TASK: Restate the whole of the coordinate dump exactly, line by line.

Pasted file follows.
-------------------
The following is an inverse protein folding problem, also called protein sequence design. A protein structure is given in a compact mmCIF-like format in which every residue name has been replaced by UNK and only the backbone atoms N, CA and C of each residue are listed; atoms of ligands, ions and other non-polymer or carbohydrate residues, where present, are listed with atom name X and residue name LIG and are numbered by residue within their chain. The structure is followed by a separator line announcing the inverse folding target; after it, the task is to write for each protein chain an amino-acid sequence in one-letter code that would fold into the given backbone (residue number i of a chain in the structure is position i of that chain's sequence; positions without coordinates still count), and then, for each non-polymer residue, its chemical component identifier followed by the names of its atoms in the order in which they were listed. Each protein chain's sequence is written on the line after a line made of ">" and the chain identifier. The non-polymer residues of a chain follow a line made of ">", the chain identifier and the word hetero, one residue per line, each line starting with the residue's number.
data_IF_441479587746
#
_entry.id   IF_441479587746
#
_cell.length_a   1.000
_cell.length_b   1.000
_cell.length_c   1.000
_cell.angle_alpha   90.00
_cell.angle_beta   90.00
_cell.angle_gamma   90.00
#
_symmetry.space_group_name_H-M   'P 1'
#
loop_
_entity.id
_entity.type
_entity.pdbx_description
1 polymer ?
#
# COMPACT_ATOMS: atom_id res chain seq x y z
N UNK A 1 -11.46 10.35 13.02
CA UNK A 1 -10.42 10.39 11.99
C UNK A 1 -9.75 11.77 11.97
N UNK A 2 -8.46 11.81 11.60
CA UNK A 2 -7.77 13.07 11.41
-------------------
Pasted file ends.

The following is an inverse protein folding problem, also called protein sequence design. A protein structure is given in a compact mmCIF-like format in which every residue name has been replaced by UNK and only the backbone atoms N, CA and C of each residue are listed; atoms of ligands, ions and other non-polymer or carbohydrate residues, where present, are listed with atom name X and residue name LIG and are numbered by residue within their chain. The structure is followed by a separator line announcing the inverse folding target; after it, the task is to write for each protein chain an amino-acid sequence in one-letter code that would fold into the given backbone (residue number i of a chain in the structure is position i of that chain's sequence; positions without coordinates still count), and then, for each non-polymer residue, its chemical component identifier followed by the names of its atoms in the order in which they were listed. Each protein chain's sequence is written on the line after a line made of ">" and the chain identifier. The non-polymer residues of a chain follow a line made of ">", the chain identifier and the word hetero, one residue per line, each line starting with the residue's number.
data_IF_441479587746
#
_entry.id   IF_441479587746
#
_cell.length_a   1.000
_cell.length_b   1.000
_cell.length_c   1.000
_cell.angle_alpha   90.00
_cell.angle_beta   90.00
_cell.angle_gamma   90.00
#
_symmetry.space_group_name_H-M   'P 1'
#
loop_
_entity.id
_entity.type
_entity.pdbx_description
1 polymer ?
#
# COMPACT_ATOMS: atom_id res chain seq x y z
N UNK A 1 -11.46 10.35 13.02
CA UNK A 1 -10.42 10.39 11.99
C UNK A 1 -9.75 11.77 11.97
N UNK A 2 -8.46 11.81 11.60
CA UNK A 2 -7.77 13.07 11.41